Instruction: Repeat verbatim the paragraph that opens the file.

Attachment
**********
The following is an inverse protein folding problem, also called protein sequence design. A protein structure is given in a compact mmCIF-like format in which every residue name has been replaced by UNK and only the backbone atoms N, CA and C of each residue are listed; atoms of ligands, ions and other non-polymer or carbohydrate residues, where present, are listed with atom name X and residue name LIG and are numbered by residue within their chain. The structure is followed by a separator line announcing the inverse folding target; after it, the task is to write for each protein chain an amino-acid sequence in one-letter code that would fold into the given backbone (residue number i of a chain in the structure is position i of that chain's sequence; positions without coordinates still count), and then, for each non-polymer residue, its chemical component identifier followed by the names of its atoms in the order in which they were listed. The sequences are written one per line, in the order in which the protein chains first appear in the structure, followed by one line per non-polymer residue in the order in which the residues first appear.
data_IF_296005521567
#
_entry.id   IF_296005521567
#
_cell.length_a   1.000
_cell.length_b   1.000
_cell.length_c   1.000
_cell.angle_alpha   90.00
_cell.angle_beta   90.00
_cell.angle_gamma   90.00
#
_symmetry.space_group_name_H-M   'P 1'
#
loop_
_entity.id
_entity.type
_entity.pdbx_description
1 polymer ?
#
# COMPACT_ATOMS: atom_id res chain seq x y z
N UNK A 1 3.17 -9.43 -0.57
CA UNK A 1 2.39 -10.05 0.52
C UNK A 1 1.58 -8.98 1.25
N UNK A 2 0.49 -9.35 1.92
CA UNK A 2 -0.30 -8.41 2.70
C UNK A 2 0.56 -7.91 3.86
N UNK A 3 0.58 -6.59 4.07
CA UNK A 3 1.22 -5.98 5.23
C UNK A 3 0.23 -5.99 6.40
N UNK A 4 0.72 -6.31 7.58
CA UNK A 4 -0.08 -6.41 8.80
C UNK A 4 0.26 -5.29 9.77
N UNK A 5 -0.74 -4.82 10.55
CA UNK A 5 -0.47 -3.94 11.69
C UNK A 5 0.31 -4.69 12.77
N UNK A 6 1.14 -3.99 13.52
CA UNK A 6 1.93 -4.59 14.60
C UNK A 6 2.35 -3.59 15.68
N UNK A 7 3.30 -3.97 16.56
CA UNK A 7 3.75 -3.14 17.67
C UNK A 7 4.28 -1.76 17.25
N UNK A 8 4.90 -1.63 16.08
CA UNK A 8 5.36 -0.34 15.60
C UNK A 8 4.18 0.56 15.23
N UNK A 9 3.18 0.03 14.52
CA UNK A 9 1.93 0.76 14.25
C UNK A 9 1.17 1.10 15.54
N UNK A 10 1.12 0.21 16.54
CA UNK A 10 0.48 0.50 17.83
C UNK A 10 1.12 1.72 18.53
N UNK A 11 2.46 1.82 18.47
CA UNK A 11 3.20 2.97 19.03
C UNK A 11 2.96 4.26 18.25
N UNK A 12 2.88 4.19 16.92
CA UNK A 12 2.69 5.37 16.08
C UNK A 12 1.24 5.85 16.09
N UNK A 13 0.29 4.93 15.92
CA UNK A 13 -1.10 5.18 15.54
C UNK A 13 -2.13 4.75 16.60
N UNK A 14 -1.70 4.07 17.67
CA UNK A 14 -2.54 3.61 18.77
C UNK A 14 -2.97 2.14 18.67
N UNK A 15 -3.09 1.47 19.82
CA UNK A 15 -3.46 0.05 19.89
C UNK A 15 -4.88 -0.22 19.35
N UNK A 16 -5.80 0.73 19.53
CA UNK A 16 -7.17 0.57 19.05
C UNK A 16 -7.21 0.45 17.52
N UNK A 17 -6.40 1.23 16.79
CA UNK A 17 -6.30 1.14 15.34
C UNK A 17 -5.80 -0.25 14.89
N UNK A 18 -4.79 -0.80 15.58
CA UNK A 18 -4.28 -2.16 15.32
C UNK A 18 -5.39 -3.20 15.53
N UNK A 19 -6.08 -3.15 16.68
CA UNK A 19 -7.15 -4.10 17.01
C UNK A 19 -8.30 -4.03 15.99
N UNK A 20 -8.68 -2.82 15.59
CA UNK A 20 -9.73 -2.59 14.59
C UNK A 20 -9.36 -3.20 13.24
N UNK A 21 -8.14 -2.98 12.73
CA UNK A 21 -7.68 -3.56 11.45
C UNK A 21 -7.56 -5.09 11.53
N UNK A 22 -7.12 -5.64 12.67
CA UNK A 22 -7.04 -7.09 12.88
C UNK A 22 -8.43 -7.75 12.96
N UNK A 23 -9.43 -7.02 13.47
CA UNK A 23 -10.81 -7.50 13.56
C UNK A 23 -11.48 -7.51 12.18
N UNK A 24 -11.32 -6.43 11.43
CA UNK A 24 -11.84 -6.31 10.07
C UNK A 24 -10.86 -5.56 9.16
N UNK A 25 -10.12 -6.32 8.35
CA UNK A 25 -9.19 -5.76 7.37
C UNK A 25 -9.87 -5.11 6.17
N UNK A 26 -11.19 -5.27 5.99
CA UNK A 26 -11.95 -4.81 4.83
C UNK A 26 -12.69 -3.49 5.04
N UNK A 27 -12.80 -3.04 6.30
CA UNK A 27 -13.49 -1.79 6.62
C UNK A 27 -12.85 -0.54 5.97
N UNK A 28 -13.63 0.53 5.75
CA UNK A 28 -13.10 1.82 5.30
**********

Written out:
The following is an inverse protein folding problem, also called protein sequence design. A protein structure is given in a compact mmCIF-like format in which every residue name has been replaced by UNK and only the backbone atoms N, CA and C of each residue are listed; atoms of ligands, ions and other non-polymer or carbohydrate residues, where present, are listed with atom name X and residue name LIG and are numbered by residue within their chain. The structure is followed by a separator line announcing the inverse folding target; after it, the task is to write for each protein chain an amino-acid sequence in one-letter code that would fold into the given backbone (residue number i of a chain in the structure is position i of that chain's sequence; positions without coordinates still count), and then, for each non-polymer residue, its chemical component identifier followed by the names of its atoms in the order in which they were listed. The sequences are written one per line, in the order in which the protein chains first appear in the structure, followed by one line per non-polymer residue in the order in which the residues first appear.